International Energy Agency (IEA) unveils a comprehensive dataset showcasing the trajectory of government research and development (R&D) budgets in its member countries. This intricate data not only reflects the ebb and flow of energy R&D but also underlines the evolving priorities and technologies that have shaped the energy landscape.
The IEA’s data series, originating in 1974 amid the first oil price shock, discloses a notable shift in energy R&D. Following a doubling of investments between 1974 and 1980, there was a prolonged decline attributed to falling oil prices. However, a resurgence commenced post-2000, fueled by rising energy and raw material prices and a renewed governmental interest in energy research.
Nuclear energy emerges as a consistent frontrunner in R&D budgets for the majority of the dataset’s timeline. Initially peaking in the early 1980s with almost $8 billion annually, nuclear energy budgets have seen fluctuations, currently resting at $4 billion to $5 billion. Despite recent increases, the current budget remains below levels from almost 50 years ago.
Renewable energy, mirroring nuclear energy’s trajectory, witnessed budget growth in the 1970s and an early 1980s peak. Subsequently, the budget fell below $1 billion in 1986, gaining momentum after 2002 and hovering around $3 billion since 2014. In contrast, energy efficiency, once a modest recipient with $300 million in 1973, has steadily risen and now claims the lion’s share of IEA countries’ energy R&D budgets.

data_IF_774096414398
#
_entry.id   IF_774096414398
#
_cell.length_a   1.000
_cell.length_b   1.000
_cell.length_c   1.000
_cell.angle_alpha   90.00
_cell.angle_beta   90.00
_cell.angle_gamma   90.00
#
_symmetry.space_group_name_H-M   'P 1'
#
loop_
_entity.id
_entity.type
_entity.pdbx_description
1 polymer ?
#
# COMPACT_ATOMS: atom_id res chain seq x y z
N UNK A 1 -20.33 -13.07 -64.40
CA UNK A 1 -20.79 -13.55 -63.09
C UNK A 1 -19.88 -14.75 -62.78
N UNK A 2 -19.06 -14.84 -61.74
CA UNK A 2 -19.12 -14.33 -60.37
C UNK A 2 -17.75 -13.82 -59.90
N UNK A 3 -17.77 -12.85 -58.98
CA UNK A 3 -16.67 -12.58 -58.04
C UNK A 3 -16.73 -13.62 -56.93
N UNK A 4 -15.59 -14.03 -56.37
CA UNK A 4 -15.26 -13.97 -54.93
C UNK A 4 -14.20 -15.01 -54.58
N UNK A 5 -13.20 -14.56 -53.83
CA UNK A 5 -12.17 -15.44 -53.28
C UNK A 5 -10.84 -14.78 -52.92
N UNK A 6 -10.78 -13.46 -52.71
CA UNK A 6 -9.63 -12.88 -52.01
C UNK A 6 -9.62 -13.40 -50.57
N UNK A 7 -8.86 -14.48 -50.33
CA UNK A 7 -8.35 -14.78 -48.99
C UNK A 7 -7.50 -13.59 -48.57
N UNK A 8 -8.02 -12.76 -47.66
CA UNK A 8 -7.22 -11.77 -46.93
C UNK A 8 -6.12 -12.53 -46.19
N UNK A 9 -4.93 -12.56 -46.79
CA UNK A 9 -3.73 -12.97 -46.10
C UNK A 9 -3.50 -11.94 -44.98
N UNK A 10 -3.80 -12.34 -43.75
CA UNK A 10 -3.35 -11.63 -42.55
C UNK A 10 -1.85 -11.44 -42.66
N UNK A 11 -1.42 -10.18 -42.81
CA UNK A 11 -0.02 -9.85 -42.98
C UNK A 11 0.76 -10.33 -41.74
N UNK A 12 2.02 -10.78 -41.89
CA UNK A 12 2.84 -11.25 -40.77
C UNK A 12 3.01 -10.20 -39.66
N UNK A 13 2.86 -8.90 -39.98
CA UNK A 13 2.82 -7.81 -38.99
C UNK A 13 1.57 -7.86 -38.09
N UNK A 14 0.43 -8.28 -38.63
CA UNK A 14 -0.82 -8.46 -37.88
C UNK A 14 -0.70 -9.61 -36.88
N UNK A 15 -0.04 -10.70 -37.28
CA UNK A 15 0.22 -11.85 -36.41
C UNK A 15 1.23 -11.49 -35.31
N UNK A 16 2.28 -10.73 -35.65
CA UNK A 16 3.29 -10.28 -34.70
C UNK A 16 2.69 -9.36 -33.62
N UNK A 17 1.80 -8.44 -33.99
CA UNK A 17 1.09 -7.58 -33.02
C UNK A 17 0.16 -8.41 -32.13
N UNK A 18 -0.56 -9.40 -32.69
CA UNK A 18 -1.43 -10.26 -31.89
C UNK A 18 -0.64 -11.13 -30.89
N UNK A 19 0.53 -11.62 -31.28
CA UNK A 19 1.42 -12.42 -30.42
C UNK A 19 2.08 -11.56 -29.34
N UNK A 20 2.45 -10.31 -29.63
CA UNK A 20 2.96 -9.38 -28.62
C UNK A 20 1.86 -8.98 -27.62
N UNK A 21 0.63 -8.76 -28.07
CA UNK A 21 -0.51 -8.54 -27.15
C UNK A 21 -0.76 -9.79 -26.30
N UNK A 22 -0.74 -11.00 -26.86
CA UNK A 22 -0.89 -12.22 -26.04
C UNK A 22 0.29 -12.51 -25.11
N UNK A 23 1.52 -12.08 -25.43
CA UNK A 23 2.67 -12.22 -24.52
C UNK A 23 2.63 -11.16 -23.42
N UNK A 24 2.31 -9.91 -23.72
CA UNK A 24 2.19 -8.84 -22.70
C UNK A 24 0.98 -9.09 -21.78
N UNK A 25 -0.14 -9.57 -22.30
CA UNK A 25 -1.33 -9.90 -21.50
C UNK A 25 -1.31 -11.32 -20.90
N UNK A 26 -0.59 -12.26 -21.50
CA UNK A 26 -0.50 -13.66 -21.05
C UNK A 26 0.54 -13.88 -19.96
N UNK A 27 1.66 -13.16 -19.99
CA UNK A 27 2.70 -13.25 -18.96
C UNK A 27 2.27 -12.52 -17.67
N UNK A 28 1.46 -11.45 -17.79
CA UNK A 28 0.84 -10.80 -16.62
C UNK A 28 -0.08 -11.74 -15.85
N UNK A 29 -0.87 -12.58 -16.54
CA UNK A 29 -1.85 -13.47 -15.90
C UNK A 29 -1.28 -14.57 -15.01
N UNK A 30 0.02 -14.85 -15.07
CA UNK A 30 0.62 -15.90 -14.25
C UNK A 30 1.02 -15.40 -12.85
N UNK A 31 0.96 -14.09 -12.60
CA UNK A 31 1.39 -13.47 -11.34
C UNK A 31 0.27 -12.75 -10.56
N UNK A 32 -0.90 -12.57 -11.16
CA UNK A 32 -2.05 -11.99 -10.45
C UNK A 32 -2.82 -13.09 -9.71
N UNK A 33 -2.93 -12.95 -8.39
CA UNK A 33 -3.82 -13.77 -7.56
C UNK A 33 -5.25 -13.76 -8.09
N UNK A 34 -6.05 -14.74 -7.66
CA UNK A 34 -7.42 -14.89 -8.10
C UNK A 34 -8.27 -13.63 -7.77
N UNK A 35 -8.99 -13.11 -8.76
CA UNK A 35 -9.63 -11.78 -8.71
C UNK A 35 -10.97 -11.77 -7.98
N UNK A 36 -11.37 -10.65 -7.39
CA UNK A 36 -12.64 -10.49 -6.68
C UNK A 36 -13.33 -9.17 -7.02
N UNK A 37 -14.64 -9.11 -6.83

Fossil fuel R&D funding, reminiscent of nuclear energy, peaked in the 1970s, with notable exceptions such as the 2009 peak. The dataset includes research into carbon capture and storage (CCS), hinting at potential shifts in response to new government commitments to CCS. Meanwhile, ‘transversal technologies,’ cutting across multiple sectors, have seen a considerable rise, claiming 15% of the total budget in 2021.
A latecomer to the IEA’s dataset, hydrogen made its debut in 2002 with a modest $57 million budget. However, it rapidly gained momentum, reaching nearly $1.4 billion in 2021 and a remarkable $3.1 billion in 2022, placing it in close proximity to renewable energy R&D spending. With global hydrogen subsidies quadrupling to $280 billion in two years, it anticipates continued growth in government investment.